Monthly Archives: March 2014

Automated front-end performance: How do you calculate developer ROI?

eCommerce Today

Gordon Kiser‘s insight:

Tammy Everts posted this great blog on calculating ROI in regards to automated front-end performance.

from Tammy:

“One of the reasons I’ve avoided writing a post on the person-savings from automated FEO is because I believe very strongly that automated FEO is a tool that is best used in conjunction with great developers – not as a replacement. I have seen benign ROI calculations like this one used by number crunchers to justify making damaging resource reductions. (Don’t be fooled, CFO guy. Your developers are a key asset.)”

See on www.webperformancetoday.com

New regulations force China’s e-stores to offer hassle-free…

eCommerce Today

All e-commerce sites operating in China must soon offer hassle-free seven-day product returns to their customers. This new regulation from China’s State Administration for Industry and Commerce (SAIC) comes into force on March 15. After that date, all e-stores – including those with…

See on www.techinasia.com

Mobile App and Site Design – Why some retailers do mobile sites differently.

eCommerce Today

Gordon Kiser‘s insight:

If given a choice between a Mobile view and a Desktop view, how many of your site visitors would choose one over the other?

The conversion rates for mobile site shoppers and shoppers on smartphones using the desktop site are about the same.

From Internet Retailer research:

Two results may point to where retailers’ mobile sites are lacking. For example, “Retailers should use past purchases to inform personalized recommendations and discounts.” 41.3% of consumers agreed, 32.3% disagreed and 26.4% were neutral. And, “I want my favorite retailers to know who I am online, mobile and in-store.” 29.9% agreed, 37.8% disagreed and 32.3% were neutral.

See on www.internetretailer.com

Challenges and Impacts of Today’s Financial Flows

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Are financial flows impacting  eCommerce?

Financial flows are still performing as they did in the 1970s, with significant delays in processing and reconciling invoices, long Days Sales Outstanding (DSO) for accounts receivable, and excessive funds held in working capital to deal with uncertainties in inflows and outflows.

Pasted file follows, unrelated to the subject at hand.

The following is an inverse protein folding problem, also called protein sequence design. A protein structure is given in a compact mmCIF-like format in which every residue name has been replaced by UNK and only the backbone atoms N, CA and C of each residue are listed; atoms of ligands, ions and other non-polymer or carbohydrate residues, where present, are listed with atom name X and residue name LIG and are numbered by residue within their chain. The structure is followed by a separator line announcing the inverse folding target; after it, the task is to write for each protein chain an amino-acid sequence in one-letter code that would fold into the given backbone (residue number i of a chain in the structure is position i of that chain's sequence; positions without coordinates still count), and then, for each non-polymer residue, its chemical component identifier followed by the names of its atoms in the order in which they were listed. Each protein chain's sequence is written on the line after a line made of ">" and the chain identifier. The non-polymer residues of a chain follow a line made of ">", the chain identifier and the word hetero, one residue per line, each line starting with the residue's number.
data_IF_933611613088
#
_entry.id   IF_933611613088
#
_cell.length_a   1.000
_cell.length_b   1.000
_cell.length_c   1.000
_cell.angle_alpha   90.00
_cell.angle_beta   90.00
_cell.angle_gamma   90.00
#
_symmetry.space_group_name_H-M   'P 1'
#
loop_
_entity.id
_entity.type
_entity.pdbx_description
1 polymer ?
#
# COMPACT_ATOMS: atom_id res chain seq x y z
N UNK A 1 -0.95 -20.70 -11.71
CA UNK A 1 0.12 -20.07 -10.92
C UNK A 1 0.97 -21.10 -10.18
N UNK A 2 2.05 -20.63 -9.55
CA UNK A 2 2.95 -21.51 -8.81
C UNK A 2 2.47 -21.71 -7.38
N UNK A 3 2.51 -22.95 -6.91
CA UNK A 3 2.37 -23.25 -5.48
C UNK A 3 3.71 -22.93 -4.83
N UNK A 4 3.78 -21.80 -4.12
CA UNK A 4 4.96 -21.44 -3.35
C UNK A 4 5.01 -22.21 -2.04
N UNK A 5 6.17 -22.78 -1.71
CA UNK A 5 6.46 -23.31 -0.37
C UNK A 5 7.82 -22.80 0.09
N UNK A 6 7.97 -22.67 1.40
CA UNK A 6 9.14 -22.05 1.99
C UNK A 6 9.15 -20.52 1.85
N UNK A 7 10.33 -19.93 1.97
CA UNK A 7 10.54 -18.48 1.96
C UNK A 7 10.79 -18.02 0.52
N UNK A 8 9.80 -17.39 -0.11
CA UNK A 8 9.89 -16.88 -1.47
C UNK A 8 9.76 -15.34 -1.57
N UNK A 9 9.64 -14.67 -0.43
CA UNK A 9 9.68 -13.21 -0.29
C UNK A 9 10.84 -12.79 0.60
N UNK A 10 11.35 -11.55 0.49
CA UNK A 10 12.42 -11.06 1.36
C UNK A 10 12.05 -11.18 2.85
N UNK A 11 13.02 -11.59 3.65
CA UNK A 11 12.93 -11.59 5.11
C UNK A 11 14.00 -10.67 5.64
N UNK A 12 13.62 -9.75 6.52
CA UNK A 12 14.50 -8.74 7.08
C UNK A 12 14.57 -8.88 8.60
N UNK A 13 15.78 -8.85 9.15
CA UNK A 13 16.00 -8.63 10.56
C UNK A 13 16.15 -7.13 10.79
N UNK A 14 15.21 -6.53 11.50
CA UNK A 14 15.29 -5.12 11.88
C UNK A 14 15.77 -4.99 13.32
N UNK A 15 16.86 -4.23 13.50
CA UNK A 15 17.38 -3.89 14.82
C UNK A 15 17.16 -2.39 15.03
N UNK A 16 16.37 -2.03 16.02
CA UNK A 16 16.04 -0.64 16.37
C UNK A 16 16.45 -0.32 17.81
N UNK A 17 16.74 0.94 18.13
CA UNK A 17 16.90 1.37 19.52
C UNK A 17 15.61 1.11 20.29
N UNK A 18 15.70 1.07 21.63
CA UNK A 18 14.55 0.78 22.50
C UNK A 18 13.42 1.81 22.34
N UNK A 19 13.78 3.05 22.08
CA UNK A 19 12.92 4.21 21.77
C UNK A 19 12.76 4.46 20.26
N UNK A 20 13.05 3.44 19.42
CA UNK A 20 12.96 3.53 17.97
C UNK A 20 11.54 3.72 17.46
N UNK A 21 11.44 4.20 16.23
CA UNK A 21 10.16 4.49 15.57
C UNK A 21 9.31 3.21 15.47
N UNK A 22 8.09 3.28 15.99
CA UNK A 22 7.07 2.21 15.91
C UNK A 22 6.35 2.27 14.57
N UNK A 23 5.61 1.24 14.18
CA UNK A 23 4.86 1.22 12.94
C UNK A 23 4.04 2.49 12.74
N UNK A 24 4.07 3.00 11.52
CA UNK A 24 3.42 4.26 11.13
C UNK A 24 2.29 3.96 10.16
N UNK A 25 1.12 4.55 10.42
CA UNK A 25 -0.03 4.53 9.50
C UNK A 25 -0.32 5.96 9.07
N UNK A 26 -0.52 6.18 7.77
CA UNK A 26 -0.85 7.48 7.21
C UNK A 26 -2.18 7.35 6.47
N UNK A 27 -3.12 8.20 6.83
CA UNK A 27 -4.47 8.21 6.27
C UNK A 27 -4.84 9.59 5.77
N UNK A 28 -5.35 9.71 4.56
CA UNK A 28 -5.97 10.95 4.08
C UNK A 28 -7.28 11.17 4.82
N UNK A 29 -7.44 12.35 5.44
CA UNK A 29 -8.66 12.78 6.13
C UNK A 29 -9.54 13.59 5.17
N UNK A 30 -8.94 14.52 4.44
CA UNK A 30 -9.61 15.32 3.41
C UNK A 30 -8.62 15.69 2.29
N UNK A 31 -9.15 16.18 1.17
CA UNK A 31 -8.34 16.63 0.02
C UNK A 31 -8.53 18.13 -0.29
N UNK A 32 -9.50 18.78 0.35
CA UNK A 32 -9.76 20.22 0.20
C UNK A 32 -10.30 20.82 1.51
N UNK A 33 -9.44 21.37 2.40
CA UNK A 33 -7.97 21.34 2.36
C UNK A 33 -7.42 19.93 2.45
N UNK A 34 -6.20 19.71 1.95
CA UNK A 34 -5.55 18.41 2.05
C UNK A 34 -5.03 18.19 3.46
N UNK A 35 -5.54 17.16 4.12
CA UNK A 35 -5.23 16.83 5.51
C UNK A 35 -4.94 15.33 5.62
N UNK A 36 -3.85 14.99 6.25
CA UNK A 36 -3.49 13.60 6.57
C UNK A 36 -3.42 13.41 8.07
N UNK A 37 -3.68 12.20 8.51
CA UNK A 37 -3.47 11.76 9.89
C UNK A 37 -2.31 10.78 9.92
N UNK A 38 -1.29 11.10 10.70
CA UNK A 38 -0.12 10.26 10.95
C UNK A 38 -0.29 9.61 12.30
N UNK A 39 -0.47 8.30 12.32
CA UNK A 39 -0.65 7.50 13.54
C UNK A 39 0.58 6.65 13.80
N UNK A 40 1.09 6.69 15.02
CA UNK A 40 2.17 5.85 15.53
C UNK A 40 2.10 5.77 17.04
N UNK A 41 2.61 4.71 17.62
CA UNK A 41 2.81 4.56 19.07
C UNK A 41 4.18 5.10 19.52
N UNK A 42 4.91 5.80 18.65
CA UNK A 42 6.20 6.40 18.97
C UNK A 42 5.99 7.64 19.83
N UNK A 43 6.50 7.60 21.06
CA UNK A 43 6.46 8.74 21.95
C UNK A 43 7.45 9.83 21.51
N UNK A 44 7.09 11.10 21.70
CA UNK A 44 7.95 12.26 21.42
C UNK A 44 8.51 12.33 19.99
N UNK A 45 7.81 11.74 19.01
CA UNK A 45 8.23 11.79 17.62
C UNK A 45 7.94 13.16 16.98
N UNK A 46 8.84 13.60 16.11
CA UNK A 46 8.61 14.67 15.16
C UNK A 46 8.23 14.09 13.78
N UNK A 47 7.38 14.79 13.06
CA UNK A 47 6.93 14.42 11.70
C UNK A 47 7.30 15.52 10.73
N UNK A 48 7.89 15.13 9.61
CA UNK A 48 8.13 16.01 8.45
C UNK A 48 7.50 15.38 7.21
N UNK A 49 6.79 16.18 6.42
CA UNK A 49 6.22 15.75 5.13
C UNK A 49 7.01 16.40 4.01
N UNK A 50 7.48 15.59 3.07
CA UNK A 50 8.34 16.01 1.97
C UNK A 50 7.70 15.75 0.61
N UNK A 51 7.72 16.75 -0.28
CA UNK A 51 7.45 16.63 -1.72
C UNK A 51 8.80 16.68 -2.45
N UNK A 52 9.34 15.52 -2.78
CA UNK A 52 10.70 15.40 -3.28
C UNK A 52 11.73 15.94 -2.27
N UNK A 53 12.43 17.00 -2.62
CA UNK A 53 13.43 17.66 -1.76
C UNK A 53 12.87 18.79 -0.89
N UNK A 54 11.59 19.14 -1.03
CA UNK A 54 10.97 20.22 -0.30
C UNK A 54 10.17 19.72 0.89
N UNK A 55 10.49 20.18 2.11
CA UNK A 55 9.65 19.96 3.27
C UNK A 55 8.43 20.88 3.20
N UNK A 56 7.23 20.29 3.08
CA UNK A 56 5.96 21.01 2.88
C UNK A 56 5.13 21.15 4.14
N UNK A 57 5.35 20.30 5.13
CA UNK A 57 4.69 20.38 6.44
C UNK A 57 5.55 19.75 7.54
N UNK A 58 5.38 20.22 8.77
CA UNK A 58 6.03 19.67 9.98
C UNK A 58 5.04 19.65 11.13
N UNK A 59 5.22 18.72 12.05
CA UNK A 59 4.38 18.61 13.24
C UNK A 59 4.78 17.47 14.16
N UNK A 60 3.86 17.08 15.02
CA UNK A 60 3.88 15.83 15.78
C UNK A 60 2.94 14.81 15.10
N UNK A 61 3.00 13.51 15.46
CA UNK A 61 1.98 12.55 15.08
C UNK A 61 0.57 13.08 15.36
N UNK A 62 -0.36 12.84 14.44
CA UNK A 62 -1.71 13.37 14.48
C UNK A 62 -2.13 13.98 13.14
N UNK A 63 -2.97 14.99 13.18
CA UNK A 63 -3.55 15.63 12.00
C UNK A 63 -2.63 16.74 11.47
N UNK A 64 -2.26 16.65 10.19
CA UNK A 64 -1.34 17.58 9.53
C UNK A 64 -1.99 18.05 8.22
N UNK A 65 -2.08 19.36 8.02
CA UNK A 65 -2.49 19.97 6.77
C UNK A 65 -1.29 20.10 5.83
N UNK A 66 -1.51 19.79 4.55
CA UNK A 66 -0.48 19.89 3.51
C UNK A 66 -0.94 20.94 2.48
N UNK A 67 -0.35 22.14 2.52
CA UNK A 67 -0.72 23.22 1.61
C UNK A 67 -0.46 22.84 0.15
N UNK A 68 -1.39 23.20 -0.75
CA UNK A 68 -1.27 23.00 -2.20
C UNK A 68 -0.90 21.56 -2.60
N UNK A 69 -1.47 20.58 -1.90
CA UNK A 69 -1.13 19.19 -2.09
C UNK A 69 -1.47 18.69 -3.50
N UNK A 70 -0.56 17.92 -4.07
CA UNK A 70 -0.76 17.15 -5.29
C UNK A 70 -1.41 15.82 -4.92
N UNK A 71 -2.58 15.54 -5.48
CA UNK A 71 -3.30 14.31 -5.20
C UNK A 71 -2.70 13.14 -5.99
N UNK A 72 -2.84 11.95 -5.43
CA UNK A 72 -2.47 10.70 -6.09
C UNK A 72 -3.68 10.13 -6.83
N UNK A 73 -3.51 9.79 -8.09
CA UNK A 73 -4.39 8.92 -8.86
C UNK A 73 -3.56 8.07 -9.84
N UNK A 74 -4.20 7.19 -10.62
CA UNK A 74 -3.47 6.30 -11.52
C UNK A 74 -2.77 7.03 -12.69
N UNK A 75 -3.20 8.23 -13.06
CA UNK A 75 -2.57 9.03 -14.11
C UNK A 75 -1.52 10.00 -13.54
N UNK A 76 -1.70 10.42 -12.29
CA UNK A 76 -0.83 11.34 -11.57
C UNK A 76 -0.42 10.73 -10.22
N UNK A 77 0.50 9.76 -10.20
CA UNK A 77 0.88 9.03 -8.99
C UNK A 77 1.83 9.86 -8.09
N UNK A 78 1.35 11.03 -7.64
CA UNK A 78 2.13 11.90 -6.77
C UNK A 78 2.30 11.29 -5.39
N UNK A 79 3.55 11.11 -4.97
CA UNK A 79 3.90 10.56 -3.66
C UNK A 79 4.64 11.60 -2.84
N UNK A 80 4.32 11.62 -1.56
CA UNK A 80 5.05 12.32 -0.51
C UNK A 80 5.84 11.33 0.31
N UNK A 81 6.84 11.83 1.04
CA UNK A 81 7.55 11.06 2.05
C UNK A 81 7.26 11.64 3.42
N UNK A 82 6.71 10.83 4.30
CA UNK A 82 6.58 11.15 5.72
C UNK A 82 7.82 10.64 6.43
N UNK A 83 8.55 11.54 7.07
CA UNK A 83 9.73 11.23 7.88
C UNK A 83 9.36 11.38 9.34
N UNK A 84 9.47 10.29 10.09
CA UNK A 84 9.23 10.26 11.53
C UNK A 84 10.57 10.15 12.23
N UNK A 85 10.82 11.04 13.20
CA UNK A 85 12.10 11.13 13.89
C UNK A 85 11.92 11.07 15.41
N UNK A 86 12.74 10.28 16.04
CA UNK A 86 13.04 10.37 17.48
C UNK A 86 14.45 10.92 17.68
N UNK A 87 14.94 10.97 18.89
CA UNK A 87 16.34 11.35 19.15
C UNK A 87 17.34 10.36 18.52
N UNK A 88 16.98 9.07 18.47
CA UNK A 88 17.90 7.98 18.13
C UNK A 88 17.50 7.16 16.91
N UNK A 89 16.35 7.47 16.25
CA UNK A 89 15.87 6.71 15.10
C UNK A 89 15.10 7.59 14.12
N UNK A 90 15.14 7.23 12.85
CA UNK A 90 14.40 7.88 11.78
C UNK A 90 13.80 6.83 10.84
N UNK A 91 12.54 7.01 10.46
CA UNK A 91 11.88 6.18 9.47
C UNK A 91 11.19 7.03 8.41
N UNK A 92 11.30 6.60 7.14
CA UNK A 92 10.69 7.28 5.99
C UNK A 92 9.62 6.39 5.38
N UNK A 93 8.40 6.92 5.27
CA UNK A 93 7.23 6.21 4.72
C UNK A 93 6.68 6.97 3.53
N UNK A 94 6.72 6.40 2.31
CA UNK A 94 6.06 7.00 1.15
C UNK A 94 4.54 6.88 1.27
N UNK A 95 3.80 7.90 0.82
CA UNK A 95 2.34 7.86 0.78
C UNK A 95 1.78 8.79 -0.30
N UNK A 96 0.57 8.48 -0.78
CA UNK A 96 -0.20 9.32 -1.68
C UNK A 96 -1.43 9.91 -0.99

B2B businesses are deploying B2B platforms at double digit rates.  Increasing volume of business need not be impeded by the financial flows. Many B2C companies have already
been subjected to these frustrations.

Today’s systems and processes for payments, invoicing, and transaction management are impediments to continued progress in supply chain optimization rather than enabling technologies.  They are slowing rather than accelerating time-to-market; they are increasing cost and risk; and they are preventing companies from achieving their full revenue and profit potential.

It is the financial flow that determines the pace of the entire business cycle.  Information and Material would be the other two flows in the chain.

What are the three key inefficiencies that have not been overcome: 1. time, 2. visibility, and 3. cost.

The financial flow in a typical supply chain is a complex labyrinth of manual and custom processes, handling potentially hundreds of thousands of invoices and payments in a given year. The cycle involves extensive paperwork, including requisitions, purchase orders, receiving reports, remittances, and payment approvals – and the costs can end up exceeding $100 per transaction.

Solutions include:

Real-time payment processing and settlement

Visibility

Transparency

Does one day’s delay matter?  A company receiving $250 mil a year in payments or $1 mil each business day with a cost of funds at 10%; the delay of a day is worth an annual $100k. A typical $1 billion company has $148 mil invested in Working Capital.